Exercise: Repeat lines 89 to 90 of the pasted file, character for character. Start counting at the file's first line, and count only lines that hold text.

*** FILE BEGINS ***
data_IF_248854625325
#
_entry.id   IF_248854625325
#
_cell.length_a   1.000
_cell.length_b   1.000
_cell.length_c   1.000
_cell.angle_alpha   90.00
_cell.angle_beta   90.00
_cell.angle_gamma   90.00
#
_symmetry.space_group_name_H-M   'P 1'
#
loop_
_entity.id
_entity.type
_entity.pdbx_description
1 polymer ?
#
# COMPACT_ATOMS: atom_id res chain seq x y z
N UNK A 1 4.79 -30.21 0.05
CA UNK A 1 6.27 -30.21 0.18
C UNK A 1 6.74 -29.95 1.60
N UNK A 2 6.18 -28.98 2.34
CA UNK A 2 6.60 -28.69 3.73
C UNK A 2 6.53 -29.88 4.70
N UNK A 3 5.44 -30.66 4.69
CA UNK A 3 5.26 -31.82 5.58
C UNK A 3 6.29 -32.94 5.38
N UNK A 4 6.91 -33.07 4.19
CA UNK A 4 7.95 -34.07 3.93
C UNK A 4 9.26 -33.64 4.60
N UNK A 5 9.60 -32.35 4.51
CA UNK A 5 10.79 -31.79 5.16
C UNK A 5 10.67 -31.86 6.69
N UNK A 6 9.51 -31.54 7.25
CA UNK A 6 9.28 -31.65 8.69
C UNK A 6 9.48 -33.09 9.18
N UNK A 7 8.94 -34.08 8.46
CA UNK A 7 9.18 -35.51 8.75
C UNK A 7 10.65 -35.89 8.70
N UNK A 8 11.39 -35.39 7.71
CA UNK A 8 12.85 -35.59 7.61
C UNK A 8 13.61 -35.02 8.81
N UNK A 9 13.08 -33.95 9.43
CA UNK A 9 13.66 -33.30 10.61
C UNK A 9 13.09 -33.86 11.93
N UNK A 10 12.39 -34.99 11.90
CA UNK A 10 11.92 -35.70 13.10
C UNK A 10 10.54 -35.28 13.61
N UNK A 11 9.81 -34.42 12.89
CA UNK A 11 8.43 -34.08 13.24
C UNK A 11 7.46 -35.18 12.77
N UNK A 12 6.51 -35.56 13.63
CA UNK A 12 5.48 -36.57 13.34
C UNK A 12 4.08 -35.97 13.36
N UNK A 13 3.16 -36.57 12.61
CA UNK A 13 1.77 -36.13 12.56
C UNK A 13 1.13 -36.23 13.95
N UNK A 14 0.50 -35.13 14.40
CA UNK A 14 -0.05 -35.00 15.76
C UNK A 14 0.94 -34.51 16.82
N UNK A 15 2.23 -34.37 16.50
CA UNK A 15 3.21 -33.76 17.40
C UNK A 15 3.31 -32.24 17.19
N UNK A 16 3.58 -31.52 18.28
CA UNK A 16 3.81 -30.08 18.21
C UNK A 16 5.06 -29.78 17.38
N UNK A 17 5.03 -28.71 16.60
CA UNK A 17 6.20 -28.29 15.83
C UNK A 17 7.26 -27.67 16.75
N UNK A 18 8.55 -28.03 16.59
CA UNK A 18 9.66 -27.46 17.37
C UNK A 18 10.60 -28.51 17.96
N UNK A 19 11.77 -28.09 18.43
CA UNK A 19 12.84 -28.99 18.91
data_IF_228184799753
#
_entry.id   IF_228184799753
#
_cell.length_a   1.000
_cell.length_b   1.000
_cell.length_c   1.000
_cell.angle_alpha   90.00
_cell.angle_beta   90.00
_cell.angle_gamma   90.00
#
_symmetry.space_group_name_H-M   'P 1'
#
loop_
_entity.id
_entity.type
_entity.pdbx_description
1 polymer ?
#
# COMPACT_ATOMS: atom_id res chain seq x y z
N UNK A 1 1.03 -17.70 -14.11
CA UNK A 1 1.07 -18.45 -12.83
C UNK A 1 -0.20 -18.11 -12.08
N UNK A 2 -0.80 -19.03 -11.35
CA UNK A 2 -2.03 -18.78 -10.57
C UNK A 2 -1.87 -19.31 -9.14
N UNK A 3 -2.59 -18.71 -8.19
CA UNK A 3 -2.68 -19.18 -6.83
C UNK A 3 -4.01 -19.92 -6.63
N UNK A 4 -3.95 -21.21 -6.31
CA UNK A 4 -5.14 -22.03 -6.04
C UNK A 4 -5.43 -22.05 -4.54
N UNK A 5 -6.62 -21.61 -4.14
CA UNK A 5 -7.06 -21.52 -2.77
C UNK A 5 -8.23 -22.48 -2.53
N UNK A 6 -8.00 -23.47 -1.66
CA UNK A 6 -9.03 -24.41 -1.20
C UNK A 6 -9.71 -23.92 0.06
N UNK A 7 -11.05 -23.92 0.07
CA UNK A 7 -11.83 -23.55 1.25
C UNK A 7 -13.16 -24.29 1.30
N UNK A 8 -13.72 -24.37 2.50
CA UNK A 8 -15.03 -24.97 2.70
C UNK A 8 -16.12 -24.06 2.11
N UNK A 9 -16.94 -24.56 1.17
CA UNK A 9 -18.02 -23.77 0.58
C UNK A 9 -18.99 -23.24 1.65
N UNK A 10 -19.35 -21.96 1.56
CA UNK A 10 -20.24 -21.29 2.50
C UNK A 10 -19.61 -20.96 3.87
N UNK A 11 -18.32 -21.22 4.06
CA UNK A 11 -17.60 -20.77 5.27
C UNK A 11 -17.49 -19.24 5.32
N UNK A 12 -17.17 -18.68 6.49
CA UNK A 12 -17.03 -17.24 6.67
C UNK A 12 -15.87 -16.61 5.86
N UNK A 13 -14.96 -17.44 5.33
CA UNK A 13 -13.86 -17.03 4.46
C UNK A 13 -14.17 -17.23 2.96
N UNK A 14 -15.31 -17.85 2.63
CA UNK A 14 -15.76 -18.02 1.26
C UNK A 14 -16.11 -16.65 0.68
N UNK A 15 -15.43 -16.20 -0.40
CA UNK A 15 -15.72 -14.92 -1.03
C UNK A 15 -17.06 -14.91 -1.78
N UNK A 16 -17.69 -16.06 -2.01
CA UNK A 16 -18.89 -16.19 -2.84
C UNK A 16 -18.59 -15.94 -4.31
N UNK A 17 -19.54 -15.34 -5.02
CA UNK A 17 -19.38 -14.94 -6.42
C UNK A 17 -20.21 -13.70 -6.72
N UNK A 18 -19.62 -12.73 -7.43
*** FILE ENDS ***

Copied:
#
loop_